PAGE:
Okay, let’s get to those foreign words! What are duns and raths and cromlechs and grianauns? The short answer is that they are all monuments of ancient Irish architecture. Okay, “dun” can mean a lot of things that I won’t go into here, but in this case, it is simply the generic Irish term for “fort.” But don’t take my word for it; here’s what the OED says:

dunn : an ancient hill-fortress or fortified eminence (in the Highlands of Scotland or in Ireland).

And though Merriam-Webster doesn’t have it online or in their newest “Collegiate,” I did find this in my trusty Webster’s Third New International Dictionary:

6dunn : a fortified residence in Scotland and Ireland surrounded by two or more concentric circular earthen mounds with a deep moat filled with water between them or a wall and a circular mound fortified with palisades.

So, a dun is a “fortified residence,” but with specific earthwork fortifications. Let’s hit up Merriam-Webster’s Collegiate to field our next word and start to fill out the picture:


rath photo by Christy Lawless

rathn : a usually circular earthwork serving as a stronghold and residence of an ancient Irish chief.

Okay, dearest readers, as far as I understand it, the dun is the fort itself, and the rath is the surrounding earthwork fortification. I think that is right, but I might have to do some proper book research to sort out the details. I did find this page, which you can check out, yourself, and this wiki page for “dun.” So, what are all these cromlechs I keep hearing about?

cromlech / dolmen

cromlech / dolmen

cromlechn  1 : DOLMEN  2 : a circular monoliths usually enclosing a dolmen or mound.

Okay, so what’s a dolmen?

dolmenn : a prehistoric monument of two or more upright stones supporting a horizontal stone slab found especially in Britain and France and thought to be a tomb.

Check out this great poem about a cromlech; It’s called “Cromlech.” I wanted to include it here, but it’s too long.

I also found this in the Columbia Electronic Encyclopedia:

Cromlech [Welsh or Breton,=crooked stone], term that has changed in meaning from its original equivalent to dolmen. It later came to be used for a single standing stone and now usually refers to a circle of such stones; however, the term is used in this sense for such remains on the Continent, e.g., Britanny and Portugal, rather than for those on the British Isle.¹

So, though a cromlech used to be synonymous with dolmen (as pictured, above), it is now usually associated with a group of large upright stones arranged in a circle. Nifty. Now for the trickiest word of the bunch: “grianauns.” I call it the trickiest because of the difficulty I had tracking this little bugger down. As it turns out, the source of my difficulties is that, as far as I can tell, there is no word with that spelling. Curse you, Joyce! But do you think we’re just going to stop there, throwing our hands up in defeat?! Hell, no! We will press on, and we will dig deep. What I have discovered is the word “grianán.” Now that we have that pesky “u” out of our way, we can get on with it. Let’s start with this little tidbit: I learned that “grian” is Irish for “sun.” Following from that, it is easy to see how we get this:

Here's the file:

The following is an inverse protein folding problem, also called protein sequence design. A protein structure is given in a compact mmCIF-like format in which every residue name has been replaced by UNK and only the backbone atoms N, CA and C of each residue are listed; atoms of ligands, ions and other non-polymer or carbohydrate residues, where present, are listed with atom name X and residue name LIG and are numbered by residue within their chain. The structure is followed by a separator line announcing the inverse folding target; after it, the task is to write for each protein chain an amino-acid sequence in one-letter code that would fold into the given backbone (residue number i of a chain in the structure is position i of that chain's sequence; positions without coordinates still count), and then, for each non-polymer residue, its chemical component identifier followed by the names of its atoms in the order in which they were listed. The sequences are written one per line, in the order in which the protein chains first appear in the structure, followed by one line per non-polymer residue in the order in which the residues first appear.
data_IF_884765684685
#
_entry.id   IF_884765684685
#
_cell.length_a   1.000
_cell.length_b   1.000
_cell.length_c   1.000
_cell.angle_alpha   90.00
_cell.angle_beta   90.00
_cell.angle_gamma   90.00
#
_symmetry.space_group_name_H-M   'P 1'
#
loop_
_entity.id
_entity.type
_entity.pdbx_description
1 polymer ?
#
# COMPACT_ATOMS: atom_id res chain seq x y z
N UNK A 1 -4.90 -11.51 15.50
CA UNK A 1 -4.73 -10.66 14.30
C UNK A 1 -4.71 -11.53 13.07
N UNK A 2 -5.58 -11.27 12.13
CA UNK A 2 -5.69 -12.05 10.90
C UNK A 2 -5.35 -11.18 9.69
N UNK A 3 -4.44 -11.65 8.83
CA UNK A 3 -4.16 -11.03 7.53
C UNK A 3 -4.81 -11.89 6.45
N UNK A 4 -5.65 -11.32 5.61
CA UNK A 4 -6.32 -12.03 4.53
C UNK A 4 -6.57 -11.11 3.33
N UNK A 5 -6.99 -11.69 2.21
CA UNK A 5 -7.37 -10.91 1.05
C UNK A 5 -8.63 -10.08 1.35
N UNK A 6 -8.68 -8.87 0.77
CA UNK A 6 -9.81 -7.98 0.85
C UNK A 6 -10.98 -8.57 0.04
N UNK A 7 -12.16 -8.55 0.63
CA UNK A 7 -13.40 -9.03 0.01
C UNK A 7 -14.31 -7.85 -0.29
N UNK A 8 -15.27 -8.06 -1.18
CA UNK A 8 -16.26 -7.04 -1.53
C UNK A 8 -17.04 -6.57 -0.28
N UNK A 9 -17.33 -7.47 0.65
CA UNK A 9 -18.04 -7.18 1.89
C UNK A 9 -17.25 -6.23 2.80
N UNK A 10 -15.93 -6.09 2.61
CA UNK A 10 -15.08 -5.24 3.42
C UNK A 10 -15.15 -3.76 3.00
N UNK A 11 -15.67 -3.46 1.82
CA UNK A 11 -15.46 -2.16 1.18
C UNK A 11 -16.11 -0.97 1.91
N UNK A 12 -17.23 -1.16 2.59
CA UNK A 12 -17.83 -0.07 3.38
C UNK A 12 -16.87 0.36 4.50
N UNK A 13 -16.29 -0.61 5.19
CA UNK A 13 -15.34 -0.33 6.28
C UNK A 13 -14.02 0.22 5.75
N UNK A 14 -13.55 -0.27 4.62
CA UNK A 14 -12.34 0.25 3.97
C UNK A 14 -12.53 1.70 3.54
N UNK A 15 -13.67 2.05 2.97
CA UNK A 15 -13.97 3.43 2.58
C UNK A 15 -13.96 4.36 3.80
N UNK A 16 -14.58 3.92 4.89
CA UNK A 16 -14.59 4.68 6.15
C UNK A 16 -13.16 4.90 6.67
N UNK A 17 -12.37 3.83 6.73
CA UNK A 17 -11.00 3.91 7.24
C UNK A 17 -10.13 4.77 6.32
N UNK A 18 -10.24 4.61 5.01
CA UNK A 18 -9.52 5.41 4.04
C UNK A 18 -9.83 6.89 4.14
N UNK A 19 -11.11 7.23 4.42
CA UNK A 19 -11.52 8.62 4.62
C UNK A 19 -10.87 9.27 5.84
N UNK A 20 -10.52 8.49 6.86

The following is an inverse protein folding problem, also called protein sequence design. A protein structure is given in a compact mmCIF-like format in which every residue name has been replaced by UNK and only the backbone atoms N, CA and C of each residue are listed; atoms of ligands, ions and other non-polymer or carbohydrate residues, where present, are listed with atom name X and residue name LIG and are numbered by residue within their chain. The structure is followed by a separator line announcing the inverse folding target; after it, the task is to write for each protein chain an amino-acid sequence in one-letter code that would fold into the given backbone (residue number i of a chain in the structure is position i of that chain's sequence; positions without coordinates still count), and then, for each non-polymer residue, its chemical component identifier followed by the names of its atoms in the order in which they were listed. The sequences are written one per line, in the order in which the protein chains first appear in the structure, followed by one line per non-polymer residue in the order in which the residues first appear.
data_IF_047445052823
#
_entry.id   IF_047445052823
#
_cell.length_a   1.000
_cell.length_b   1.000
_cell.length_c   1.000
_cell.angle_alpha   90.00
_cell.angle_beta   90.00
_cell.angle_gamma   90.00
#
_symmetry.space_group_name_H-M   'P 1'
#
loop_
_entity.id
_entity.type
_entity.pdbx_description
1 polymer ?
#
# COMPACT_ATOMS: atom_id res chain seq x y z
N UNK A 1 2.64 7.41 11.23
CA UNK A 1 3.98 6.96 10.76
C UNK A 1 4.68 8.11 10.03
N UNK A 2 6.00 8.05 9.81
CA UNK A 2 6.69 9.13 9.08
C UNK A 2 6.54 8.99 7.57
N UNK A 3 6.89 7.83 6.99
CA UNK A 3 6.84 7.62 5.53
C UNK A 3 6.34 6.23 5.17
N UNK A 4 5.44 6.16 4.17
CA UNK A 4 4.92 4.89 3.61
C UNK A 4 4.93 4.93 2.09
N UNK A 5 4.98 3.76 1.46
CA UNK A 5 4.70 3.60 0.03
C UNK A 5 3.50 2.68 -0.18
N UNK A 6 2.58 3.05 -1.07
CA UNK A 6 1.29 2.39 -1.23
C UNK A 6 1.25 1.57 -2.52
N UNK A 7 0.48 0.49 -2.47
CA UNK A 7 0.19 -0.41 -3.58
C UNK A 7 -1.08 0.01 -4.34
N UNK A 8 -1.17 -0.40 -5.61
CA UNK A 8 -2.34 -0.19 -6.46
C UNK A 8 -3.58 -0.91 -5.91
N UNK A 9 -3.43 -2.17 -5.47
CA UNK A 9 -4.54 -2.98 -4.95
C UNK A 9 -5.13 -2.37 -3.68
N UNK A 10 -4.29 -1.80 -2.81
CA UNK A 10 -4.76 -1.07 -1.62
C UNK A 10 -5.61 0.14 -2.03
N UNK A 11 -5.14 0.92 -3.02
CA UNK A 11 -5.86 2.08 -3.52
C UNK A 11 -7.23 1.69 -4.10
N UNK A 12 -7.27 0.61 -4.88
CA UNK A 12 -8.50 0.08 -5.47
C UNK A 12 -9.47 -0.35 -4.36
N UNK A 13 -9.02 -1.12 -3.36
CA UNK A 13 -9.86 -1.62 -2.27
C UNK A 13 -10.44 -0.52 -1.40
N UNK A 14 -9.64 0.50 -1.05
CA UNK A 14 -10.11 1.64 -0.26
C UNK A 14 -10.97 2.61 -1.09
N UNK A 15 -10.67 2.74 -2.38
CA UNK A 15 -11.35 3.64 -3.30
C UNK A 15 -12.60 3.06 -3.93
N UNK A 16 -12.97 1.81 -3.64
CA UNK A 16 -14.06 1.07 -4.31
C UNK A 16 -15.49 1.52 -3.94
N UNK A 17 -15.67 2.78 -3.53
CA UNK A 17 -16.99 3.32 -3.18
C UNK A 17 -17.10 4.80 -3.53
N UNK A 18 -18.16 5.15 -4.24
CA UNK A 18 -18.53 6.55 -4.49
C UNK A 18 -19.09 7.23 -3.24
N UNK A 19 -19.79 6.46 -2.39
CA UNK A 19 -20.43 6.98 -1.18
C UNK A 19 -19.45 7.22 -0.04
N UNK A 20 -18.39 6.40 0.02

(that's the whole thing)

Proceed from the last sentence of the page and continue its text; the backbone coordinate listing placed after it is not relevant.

Grianán of Aileach

grianánnm  1 : SUMMERHOUSE, BOWER  2 : SOLARIUM.²

Of course, it can’t be that simple. It appears that some take it to mean a palace, or any royal seat. But there are yet others who contest this and point to its long-standing meaning of “enclosure” or “paddock.” The waters get yet further muddied when we look at some real-life monuments with that attribution. Pictured here is the Grianán of Aileach. But that is, according to some, a bit of a misnomer, and what you see there is what’s generally referred to as a ringfort. Here’s somebody smart pointing that out: “Although the word grianán [sun porch] has an early association with the site, the structure is clearly not a sun porch; the names Grianán of Ailech and Greenan Elly are romantic attributions from the 19th century.”³ It is also interesting to note that the Grianán of Aileach was reconstructed from a big pile of rocks by a group of volunteers over the course of four years, completing the project in June, 1878.